JW Marriott Starr Pass Resort: Arnold Palmer golf and excellent dining at a unique Tucson resort
JW Marriott Starr Pass Resort is not your ordinary Tucson golf resort experience. With excellent dining, a world-class spa and three Arnold Palmer golf courses, it is an excellent choice for a Tucson golfing vacation.
TUCSON, Ariz. - If you've ever watched "Boston Legal", the less successful spin-off of the legal drama "The Practice", the one scene you likely remember is William Shatner and James Spader sitting outside together, smoking cigars and talking junk at the end of each episode.
It's the quintessential male bonding moment of the 21st century. Or more accurately, just a great hanging out, shooting the breeze in the breeze moment. For you don't have to be a character on "Boston Legal," or a man, for that matter, to enjoy a stogie and a scotch.
At the JW Marriott Starr Pass Resort, it's available every night of the week. This sprawling resort that seems like it's a world away from Tucson's college-town downtown, but is actually the closest resort to the airport, features a huge outdoor patio that turns into the chill spot at night.
Fire pits cackle with low flames, and you don't have to be a boy scout to get them lit (the staff starts them for you). Tables and chairs are pulled up around a fire or to the edge of the balcony, which looks out on a sky full of stars. Cigars are lit and the drink orders come frequently and in the exotic variety (Starr Pass has over 100 varieties of tequila alone).
"It's like being on a commune, only the people aren't crazy and the beds are much more comfortable," vacationer Mike Babel said, his feet up and a cigar in hand.
Only if your commune included a high-end spa. Starr Pass' Hashani Spa offers so many different treatments that the menu is five pages long. These aren't just the same old tired massages, either.
Starr Pass encourages its massage therapists to suggest special treatments they thought up and often adds them as an option for guests. This is why the spa has a foot and hand massage in a special foot renewal room (no joke) that includes specially designed baths and warm mitts for your hands.
Things like this help insure JW Marriott Starr Pass is no cookie-cutter resort you could find a copy of in San Diego and Orlando. Even the golf breaks the usual resort course mode. Starr Pass has three Arnold Palmer nines on site, but they were here before the hotel opened in 2005.
Which means they were designed as a golf course with bite, not some soothing easy resort play. This course isn't going to bore you.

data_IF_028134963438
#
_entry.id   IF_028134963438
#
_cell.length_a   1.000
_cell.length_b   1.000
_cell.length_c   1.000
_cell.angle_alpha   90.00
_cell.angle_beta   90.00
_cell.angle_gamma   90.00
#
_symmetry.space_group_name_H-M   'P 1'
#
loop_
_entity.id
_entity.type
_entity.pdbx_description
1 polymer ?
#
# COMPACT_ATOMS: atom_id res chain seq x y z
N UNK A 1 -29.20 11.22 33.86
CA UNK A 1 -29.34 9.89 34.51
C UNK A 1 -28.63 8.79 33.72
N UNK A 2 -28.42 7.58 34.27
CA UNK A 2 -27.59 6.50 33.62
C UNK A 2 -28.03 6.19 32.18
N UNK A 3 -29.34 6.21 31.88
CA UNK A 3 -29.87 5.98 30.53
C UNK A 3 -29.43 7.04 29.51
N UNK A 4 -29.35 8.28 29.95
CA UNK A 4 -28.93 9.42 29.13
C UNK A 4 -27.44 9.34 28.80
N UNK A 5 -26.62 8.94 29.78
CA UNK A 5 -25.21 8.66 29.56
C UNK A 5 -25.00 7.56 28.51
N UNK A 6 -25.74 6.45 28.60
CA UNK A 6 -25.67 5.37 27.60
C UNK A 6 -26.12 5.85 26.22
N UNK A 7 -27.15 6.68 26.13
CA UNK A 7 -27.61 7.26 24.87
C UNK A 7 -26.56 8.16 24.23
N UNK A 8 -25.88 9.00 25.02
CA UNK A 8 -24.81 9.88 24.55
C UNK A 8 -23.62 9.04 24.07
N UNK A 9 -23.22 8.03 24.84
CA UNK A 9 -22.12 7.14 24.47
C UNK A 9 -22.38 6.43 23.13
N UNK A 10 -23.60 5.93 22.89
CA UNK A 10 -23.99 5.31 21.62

Neither is the food. Even Starr Pass' casual restaurant - Signature Grill - features fresh and often creative cooking. The tableside guacamole, mixed by your waiter, is a can't-miss appetizer.
You can forget all those trips where the hotel food almost tasted like airplane food.
Starr Pass' Executive Chef Ryan Littman oversees a four-restaurant operation that any foodie could love. Littman has his own garden right in back of the showcase restaurant Primo, so he can pluck ingredients straight from the earth and onto the plate. For other vegetables, Littman is a regular at local farmer's markets.
Littman won the International Chef of the Year award from Marriott, but he's as down-to-earth a chef as you'll find. His personal favorite food is foie gras, but he doesn't try to force it on diners by working it into tons of dishes (still, you should order it).
Primo also offers a chef's table, right in the heart of the kitchen. You sit there, watching the chefs work, chat with Littman and often get offered wine from the sommelier that's not even on the menu. It's a popular special occasion splurge, one that you usually find in ultra high-end restaurants in places like New York and Los Angeles.
It's not the type of thing you expect to find in a Marriott resort.
A real Tucson experience
That's Starr Pass, all unique, with plenty of Tucson. The resort also offers complimentary guided hiking tours every morning. You can do that when Tucson Mountain Park and its 175-year-old towering saguaro cacti abut your resort.
"We try to have a real sense of place," General Manager John Adams said. "I think you get a great feel for Tucson and the beauty of the desert when you're staying here."
You also have a good chance of getting a really deep sleep. Starr Pass' rooms are big, and the beds are more along the line of a Westin Heavenly Bed than the typical Marriott number. It's also quiet, even if you're in the closest corridor to the lobby.
In fact, the only thing even close to an inconvenience at JW Starr Pass is the long, long walk from your room to the self-parking. After you've decompressed for a day or two, you start to think it's nice to get a little exercise, though, and to pass the spa and all the restaurants on the way to the car.
You're in Tucson. Who's in a hurry anyway?
"Our hope is that if you're on vacation here, you'll find yourself putting away the Blackberry," Adams said. "By choice. I know how hard that can be to do. But we try to make it a retreat, away-from-it-all atmosphere."
The relaxed vibe isn't limited to the fire pit, stare-gazing patio at night. Starr Pass' morning scene is as unhurried as a retiree at Starbucks. The two-level open lobby with floor-to-ceiling glass windows is full of cushiony lounge chairs. People just clomp down into one, leisurely read their paper or novel, actually talk with their spouse.
It's what a vacation should look like, but so seldom does.
September 10, 2007